Aristotle Wooden Table Analysis

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In order to answer any metaphysical questions it is essential that one looks at Aristotle’s four causes. The four causes help us to better understand what a changing, living thing is. But for the sake of understanding Aristotle’s doctrine of the four causes I will discuss the four causes with reference to a wooden table though it is a non-living thing. Aristotle said that there are four things, or “causes”, one can point to in answering why something exists. These four causes are: The Material Cause, The Efficient Cause, The Formal Cause and The Final Cause. I will be using Aristotle’s four causes to aid me in answering the following question: Why does the wooden table exist?
Aristotle’s first cause, The Material Cause, is that of which the object being identified is made of. The wooden table’s Material Cause can be seen as the wood which is used to build the table and thus bringing the table into existence. Without the material (wood) the table is nothing but an idea and cannot ever materialize into an actual wooden table. One could even
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(material cause)
• There was a pattern from which the table could be thought up of. (formal cause)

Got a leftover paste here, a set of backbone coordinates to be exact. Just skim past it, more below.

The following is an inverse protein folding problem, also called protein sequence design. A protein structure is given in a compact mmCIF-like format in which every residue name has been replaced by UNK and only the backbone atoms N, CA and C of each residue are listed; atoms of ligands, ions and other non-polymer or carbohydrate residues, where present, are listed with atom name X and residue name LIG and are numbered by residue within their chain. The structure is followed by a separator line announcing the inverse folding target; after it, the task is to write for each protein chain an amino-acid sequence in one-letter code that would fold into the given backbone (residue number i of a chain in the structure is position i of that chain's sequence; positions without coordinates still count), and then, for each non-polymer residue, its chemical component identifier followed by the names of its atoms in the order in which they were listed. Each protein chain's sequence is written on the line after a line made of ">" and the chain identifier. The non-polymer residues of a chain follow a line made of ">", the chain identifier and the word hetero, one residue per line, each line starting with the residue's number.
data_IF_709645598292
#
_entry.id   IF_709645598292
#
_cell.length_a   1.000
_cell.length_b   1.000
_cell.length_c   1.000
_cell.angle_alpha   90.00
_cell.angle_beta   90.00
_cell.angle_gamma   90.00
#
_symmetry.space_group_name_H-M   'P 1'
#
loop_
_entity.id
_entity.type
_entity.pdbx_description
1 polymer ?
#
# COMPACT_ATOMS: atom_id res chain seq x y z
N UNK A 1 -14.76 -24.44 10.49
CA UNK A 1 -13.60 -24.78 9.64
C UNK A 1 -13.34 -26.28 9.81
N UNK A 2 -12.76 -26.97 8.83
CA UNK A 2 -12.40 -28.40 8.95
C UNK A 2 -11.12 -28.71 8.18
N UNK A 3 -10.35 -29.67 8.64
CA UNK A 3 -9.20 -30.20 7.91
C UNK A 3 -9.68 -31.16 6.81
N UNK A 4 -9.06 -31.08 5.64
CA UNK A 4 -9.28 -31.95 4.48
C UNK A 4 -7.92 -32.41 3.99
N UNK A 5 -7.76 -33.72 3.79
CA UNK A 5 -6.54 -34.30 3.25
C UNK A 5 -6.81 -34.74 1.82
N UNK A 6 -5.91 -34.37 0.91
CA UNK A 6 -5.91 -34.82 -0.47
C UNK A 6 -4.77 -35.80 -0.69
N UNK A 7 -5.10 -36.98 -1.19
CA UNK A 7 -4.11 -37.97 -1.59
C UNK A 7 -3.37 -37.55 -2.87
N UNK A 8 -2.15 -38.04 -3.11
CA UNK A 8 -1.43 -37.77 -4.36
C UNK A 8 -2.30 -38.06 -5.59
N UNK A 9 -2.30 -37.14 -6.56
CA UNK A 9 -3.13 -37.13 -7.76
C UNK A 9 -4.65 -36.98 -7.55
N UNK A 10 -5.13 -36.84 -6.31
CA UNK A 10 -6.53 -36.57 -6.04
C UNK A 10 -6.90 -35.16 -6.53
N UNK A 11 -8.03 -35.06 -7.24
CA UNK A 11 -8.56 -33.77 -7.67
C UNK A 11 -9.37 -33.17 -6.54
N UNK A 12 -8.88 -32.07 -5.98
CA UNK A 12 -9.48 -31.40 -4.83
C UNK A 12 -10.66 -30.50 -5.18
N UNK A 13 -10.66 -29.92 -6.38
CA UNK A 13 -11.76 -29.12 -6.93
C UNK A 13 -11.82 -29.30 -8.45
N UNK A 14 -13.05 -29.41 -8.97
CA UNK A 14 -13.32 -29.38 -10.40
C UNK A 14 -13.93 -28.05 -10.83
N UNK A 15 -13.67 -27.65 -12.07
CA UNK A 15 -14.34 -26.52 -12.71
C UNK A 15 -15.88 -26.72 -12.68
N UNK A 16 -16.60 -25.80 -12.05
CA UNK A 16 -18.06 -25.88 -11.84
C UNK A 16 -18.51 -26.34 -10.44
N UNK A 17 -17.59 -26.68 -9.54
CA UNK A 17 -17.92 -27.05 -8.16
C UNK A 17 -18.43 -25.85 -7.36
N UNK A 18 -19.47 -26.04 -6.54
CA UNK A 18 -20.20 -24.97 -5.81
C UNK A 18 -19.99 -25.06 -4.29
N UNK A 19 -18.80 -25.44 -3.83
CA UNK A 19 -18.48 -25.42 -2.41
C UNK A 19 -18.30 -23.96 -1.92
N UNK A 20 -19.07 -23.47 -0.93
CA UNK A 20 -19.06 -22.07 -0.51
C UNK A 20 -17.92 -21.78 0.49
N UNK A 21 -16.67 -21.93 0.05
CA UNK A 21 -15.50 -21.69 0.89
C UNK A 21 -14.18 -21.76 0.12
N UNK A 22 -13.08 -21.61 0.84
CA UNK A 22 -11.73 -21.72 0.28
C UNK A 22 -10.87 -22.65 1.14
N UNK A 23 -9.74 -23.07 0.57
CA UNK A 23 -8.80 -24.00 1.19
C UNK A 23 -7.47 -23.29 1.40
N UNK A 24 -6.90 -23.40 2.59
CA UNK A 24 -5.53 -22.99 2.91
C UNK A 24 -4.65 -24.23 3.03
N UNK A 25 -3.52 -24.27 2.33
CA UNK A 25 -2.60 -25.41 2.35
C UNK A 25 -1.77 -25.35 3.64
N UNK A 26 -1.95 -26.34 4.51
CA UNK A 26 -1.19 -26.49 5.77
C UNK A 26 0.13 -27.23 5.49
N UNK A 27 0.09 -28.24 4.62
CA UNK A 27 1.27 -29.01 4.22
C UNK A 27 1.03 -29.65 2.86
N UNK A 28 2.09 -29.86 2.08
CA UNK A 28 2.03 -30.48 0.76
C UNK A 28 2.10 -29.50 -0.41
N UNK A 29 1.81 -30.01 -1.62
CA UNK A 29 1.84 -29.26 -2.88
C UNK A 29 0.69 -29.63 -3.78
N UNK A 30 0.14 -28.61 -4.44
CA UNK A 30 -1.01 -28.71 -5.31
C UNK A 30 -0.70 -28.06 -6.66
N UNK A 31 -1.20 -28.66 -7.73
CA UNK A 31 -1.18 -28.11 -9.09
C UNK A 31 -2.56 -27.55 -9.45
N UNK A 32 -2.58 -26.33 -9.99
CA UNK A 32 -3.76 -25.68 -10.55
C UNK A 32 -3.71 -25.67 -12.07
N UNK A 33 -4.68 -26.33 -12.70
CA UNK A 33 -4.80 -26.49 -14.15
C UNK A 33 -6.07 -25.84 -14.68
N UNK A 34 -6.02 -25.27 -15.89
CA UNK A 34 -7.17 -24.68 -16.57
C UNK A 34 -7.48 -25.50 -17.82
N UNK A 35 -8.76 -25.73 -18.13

• The carpenter wanted it to exist and therefore he built it. (essential cause)
• There was a need for the table to perform certain tasks. (final cause)

Through discussing Aristotle’s doctrine of the four causes with reference to a wooden table I have come to the conclusion that when apposed with a metaphysical question involving the reason for the existence of something it is essential that one makes use of Aristotle’s four causes when attempting to come up with a suitable and relevant answer to the question. Aristotle’s four causes are extremely well thought and though when it comes to more in depth metaphysical questions it may become a bit more challenging to apply it, it will certainly serve as a good guide line and starting point to coming up with
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